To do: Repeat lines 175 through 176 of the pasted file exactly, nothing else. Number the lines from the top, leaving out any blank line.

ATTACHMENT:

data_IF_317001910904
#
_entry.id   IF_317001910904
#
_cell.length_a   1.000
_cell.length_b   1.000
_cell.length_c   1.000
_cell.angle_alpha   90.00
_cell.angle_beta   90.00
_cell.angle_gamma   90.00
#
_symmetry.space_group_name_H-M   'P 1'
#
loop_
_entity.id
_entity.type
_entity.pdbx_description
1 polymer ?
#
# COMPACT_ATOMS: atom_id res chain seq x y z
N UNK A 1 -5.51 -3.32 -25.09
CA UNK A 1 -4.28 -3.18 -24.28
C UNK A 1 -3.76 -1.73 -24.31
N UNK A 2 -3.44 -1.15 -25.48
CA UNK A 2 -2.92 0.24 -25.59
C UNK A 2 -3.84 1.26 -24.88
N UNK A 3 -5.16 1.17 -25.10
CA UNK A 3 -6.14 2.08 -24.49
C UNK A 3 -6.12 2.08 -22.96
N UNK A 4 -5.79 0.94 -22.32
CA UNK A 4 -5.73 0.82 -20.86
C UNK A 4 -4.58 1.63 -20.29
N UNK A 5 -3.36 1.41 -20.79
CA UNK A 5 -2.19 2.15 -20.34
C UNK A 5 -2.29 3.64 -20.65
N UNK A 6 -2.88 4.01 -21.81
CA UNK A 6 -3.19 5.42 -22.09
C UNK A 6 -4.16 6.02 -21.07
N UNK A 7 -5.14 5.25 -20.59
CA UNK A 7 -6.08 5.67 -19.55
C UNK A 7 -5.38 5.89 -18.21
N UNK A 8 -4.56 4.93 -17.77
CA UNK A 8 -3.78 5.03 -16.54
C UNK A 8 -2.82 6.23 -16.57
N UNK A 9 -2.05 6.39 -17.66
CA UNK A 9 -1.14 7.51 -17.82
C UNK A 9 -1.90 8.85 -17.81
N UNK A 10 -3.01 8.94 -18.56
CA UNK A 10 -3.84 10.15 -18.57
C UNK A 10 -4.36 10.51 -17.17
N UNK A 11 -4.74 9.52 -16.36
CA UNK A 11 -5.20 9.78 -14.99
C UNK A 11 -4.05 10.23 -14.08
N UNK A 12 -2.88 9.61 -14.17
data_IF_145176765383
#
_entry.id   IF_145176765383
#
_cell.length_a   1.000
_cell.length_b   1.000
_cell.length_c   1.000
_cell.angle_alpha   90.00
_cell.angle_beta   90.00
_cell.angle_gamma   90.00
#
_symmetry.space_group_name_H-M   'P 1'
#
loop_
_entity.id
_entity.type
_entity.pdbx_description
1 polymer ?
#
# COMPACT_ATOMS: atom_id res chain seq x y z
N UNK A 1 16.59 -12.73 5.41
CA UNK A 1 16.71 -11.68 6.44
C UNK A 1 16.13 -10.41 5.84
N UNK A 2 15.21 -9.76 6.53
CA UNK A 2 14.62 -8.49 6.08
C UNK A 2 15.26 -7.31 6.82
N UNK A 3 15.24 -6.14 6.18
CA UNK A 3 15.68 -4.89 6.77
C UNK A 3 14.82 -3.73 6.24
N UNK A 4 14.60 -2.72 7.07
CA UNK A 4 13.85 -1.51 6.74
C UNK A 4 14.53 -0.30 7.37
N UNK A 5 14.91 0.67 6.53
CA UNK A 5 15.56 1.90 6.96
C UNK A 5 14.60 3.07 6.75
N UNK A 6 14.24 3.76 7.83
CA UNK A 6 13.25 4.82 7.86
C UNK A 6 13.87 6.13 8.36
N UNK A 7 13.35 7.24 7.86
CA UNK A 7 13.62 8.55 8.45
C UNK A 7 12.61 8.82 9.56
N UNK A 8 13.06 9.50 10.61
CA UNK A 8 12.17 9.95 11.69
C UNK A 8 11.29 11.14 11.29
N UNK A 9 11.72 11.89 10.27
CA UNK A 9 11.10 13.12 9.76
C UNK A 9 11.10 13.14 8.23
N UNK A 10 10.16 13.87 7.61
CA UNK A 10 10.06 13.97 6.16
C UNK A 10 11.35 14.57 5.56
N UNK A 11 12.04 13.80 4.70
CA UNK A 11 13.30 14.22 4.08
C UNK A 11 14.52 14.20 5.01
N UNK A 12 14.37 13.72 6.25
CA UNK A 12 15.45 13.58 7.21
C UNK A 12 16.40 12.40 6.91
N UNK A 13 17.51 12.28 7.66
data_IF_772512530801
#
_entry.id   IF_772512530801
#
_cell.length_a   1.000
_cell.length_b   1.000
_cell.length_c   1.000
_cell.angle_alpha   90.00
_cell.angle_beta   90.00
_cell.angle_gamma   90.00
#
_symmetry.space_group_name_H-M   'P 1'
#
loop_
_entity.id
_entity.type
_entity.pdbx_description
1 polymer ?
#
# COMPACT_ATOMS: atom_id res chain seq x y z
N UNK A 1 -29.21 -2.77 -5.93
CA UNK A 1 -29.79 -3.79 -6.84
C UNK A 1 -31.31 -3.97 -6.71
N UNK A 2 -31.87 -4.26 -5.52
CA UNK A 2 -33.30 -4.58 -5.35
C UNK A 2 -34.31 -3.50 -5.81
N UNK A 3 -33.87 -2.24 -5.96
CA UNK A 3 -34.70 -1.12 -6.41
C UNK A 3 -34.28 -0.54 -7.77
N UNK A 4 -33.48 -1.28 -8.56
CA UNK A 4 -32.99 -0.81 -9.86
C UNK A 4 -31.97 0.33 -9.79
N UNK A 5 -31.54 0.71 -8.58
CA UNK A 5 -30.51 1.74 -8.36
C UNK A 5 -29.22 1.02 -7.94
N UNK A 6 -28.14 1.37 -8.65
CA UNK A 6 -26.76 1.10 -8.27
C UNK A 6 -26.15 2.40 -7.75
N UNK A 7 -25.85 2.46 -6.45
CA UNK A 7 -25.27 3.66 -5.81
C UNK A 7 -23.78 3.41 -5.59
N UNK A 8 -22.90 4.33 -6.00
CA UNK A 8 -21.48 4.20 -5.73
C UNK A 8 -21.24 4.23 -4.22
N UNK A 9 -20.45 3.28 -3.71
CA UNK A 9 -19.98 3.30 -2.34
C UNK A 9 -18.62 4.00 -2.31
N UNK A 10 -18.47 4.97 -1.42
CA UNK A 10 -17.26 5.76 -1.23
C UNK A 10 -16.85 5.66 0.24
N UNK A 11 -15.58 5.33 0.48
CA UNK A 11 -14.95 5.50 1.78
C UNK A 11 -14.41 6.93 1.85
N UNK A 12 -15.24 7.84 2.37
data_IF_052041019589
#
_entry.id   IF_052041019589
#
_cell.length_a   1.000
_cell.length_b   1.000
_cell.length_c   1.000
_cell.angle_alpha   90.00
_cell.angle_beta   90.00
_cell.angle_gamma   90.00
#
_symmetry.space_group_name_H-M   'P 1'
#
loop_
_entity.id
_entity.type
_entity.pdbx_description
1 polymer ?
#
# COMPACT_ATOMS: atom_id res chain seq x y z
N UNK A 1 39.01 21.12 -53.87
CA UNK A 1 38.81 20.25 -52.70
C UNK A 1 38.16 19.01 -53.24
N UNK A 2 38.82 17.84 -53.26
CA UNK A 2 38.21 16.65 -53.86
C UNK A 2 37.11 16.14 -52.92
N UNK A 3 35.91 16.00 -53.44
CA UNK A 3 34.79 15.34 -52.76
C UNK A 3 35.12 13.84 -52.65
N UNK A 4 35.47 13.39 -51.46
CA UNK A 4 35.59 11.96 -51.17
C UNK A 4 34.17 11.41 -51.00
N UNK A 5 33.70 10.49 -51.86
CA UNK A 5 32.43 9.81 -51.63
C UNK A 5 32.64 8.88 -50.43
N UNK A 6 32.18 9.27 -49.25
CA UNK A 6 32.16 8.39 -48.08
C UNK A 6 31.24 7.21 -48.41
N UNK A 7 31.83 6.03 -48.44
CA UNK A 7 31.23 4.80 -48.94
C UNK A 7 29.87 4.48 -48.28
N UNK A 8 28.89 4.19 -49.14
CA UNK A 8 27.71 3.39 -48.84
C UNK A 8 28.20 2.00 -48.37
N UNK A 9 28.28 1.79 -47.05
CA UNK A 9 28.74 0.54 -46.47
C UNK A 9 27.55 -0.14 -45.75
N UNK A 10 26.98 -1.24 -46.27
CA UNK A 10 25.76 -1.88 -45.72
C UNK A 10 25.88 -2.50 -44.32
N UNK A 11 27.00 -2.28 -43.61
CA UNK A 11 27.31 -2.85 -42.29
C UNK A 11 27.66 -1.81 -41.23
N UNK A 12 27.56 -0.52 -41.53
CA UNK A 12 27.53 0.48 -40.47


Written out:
_cell.angle_gamma   90.00
#